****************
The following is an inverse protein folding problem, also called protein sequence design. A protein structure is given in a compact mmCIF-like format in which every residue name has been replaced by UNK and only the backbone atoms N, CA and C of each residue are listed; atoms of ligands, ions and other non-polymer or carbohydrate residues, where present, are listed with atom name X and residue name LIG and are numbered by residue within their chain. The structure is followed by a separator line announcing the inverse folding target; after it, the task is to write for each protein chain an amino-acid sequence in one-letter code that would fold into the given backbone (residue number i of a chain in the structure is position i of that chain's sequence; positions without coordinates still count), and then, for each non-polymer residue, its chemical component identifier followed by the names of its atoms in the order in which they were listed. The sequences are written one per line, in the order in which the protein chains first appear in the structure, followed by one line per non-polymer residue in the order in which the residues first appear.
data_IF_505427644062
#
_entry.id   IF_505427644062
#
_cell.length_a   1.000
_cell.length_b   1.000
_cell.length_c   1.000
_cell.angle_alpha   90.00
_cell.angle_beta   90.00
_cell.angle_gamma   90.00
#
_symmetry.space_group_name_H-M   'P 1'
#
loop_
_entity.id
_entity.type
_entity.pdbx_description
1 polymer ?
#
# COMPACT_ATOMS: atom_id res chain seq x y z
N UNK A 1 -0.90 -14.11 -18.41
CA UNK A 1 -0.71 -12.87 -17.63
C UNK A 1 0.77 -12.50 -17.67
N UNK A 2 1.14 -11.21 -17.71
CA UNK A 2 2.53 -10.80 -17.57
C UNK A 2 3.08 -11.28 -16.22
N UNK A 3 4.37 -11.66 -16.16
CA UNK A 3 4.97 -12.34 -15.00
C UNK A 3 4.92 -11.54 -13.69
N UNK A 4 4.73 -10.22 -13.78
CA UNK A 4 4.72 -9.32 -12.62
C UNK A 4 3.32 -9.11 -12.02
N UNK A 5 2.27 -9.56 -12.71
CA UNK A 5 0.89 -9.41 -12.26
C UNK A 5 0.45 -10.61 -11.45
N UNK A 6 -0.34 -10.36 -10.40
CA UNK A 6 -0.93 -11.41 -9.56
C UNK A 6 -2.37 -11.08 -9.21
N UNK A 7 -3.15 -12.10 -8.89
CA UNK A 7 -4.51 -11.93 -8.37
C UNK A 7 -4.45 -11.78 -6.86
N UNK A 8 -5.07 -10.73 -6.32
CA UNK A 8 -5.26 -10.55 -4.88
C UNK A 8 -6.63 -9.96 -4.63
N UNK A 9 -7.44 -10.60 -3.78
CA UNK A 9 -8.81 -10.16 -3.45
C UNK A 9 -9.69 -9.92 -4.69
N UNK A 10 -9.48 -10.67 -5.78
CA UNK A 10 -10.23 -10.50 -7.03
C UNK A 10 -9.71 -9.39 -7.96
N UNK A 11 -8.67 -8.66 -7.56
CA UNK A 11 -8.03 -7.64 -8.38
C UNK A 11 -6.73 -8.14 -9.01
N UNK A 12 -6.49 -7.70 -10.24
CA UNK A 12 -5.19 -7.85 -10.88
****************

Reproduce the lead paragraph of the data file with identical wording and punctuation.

The following is an inverse protein folding problem, also called protein sequence design. A protein structure is given in a compact mmCIF-like format in which every residue name has been replaced by UNK and only the backbone atoms N, CA and C of each residue are listed; atoms of ligands, ions and other non-polymer or carbohydrate residues, where present, are listed with atom name X and residue name LIG and are numbered by residue within their chain. The structure is followed by a separator line announcing the inverse folding target; after it, the task is to write for each protein chain an amino-acid sequence in one-letter code that would fold into the given backbone (residue number i of a chain in the structure is position i of that chain's sequence; positions without coordinates still count), and then, for each non-polymer residue, its chemical component identifier followed by the names of its atoms in the order in which they were listed. The sequences are written one per line, in the order in which the protein chains first appear in the structure, followed by one line per non-polymer residue in the order in which the residues first appear.